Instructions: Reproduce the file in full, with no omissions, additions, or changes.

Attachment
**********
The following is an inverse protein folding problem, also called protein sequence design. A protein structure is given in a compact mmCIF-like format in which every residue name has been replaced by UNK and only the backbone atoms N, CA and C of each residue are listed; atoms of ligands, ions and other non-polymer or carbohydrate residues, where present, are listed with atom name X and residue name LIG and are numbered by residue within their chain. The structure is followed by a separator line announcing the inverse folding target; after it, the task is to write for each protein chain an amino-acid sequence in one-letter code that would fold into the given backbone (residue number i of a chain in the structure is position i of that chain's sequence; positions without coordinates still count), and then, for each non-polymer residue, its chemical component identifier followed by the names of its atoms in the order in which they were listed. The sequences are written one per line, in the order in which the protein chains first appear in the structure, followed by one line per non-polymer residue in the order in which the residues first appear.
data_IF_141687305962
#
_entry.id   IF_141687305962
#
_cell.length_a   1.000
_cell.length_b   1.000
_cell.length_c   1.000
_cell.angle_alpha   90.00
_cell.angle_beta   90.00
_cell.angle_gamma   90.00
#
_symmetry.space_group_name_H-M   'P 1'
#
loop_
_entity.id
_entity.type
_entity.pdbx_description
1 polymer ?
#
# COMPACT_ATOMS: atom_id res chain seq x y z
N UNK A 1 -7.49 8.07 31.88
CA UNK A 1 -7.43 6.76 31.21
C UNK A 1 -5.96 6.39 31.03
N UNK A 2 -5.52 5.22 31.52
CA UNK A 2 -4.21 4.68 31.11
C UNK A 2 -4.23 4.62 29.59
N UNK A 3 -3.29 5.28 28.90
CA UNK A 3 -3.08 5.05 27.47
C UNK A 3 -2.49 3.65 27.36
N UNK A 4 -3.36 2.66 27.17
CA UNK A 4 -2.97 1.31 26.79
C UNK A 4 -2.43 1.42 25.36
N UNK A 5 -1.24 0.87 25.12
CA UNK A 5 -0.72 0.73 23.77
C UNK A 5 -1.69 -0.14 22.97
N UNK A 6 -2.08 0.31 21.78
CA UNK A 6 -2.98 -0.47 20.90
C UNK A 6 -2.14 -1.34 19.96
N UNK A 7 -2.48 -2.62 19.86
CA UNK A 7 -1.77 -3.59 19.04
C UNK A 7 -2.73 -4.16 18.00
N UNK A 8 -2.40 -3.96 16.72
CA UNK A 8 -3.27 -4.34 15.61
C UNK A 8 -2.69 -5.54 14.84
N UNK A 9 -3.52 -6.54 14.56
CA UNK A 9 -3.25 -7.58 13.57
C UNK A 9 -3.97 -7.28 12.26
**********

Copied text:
The following is an inverse protein folding problem, also called protein sequence design. A protein structure is given in a compact mmCIF-like format in which every residue name has been replaced by UNK and only the backbone atoms N, CA and C of each residue are listed; atoms of ligands, ions and other non-polymer or carbohydrate residues, where present, are listed with atom name X and residue name LIG and are numbered by residue within their chain. The structure is followed by a separator line announcing the inverse folding target; after it, the task is to write for each protein chain an amino-acid sequence in one-letter code that would fold into the given backbone (residue number i of a chain in the structure is position i of that chain's sequence; positions without coordinates still count), and then, for each non-polymer residue, its chemical component identifier followed by the names of its atoms in the order in which they were listed. The sequences are written one per line, in the order in which the protein chains first appear in the structure, followed by one line per non-polymer residue in the order in which the residues first appear.
data_IF_141687305962
#
_entry.id   IF_141687305962
#
_cell.length_a   1.000
_cell.length_b   1.000
_cell.length_c   1.000
_cell.angle_alpha   90.00
_cell.angle_beta   90.00
_cell.angle_gamma   90.00
#
_symmetry.space_group_name_H-M   'P 1'
#
loop_
_entity.id
_entity.type
_entity.pdbx_description
1 polymer ?
#
# COMPACT_ATOMS: atom_id res chain seq x y z
N UNK A 1 -7.49 8.07 31.88
CA UNK A 1 -7.43 6.76 31.21
C UNK A 1 -5.96 6.39 31.03
N UNK A 2 -5.52 5.22 31.52
CA UNK A 2 -4.21 4.68 31.11
C UNK A 2 -4.23 4.62 29.59
N UNK A 3 -3.29 5.28 28.90
CA UNK A 3 -3.08 5.05 27.47
C UNK A 3 -2.49 3.65 27.36
N UNK A 4 -3.36 2.66 27.17
CA UNK A 4 -2.97 1.31 26.79
C UNK A 4 -2.43 1.42 25.36
N UNK A 5 -1.24 0.87 25.12
CA UNK A 5 -0.72 0.73 23.77
C UNK A 5 -1.69 -0.14 22.97
N UNK A 6 -2.08 0.31 21.78
CA UNK A 6 -2.98 -0.47 20.90
C UNK A 6 -2.14 -1.34 19.96
N UNK A 7 -2.48 -2.62 19.86
CA UNK A 7 -1.77 -3.59 19.04
C UNK A 7 -2.73 -4.16 18.00
N UNK A 8 -2.40 -3.96 16.72
CA UNK A 8 -3.27 -4.34 15.61
C UNK A 8 -2.69 -5.54 14.84
N UNK A 9 -3.52 -6.54 14.56
CA UNK A 9 -3.25 -7.58 13.57
C UNK A 9 -3.97 -7.28 12.26